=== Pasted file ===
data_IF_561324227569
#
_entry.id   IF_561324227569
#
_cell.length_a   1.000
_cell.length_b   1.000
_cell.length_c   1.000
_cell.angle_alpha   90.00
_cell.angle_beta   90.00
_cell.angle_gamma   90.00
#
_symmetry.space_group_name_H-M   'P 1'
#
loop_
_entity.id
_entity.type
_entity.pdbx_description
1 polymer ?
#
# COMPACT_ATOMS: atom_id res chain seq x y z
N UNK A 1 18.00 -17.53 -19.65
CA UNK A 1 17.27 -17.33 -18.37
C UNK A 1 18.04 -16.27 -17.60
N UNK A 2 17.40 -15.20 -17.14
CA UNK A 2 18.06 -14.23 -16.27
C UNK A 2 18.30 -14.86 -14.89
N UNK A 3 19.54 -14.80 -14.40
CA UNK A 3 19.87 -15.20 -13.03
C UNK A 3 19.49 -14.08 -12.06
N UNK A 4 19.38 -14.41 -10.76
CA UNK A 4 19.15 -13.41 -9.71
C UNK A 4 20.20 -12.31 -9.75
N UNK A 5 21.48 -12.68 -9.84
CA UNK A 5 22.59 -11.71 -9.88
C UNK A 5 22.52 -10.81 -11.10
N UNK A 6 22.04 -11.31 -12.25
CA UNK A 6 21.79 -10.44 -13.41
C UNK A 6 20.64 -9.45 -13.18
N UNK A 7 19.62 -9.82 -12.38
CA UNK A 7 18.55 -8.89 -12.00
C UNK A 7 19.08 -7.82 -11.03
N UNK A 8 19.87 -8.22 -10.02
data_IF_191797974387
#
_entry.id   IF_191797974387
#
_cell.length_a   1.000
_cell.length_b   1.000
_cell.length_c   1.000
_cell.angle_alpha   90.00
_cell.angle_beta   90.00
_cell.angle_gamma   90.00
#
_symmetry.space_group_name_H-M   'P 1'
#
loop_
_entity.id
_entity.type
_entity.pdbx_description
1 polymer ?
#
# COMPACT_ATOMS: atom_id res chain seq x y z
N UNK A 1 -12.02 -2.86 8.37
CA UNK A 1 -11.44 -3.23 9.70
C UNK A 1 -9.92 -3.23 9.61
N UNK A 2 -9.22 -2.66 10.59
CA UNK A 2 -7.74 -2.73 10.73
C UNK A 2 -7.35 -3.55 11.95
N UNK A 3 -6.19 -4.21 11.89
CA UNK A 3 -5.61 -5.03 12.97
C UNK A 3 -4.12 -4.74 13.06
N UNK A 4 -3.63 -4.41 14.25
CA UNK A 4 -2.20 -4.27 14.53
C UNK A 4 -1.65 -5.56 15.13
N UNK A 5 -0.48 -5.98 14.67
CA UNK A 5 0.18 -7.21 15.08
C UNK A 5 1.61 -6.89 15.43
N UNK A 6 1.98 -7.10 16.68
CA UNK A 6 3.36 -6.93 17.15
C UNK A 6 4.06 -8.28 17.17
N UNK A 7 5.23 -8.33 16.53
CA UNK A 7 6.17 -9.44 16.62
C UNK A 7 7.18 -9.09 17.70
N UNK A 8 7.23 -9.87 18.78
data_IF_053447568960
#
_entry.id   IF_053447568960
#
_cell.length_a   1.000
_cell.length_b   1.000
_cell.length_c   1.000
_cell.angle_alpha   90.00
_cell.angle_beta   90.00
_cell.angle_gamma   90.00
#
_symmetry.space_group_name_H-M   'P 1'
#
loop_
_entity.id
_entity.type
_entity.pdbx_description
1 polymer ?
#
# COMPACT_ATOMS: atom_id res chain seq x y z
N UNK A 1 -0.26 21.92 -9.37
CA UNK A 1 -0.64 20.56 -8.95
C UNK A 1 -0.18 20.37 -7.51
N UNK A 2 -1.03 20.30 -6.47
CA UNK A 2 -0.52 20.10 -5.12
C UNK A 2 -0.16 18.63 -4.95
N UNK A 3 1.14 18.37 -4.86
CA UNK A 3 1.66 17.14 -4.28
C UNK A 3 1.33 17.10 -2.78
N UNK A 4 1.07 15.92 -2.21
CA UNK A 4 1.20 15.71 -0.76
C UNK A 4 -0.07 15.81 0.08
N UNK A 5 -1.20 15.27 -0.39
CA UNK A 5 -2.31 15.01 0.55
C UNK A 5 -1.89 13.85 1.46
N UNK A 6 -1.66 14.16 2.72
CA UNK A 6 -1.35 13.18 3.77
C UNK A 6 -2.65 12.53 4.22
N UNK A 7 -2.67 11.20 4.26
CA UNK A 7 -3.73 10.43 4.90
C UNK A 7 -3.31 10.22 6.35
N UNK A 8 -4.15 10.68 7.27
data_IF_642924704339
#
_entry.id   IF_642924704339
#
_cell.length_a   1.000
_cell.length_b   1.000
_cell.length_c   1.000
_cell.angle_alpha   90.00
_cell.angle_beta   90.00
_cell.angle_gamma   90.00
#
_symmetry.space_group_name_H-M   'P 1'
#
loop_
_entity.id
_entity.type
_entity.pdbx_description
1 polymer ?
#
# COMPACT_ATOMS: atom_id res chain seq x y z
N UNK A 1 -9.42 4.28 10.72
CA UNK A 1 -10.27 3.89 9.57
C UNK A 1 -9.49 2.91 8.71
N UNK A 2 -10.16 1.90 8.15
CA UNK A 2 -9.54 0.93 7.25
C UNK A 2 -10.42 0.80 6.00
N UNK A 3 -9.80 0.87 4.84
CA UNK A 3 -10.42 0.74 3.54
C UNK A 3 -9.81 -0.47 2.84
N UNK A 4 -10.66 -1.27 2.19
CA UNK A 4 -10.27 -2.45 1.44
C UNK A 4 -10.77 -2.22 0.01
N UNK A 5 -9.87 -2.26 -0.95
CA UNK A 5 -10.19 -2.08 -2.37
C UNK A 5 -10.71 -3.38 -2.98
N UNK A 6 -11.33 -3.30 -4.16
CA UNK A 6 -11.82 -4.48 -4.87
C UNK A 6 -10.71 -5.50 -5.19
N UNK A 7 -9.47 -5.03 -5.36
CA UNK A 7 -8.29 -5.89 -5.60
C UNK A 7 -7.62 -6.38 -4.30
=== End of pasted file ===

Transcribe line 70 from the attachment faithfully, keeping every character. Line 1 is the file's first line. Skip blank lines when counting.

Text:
CA UNK A 3 -5.61 -5.03 12.97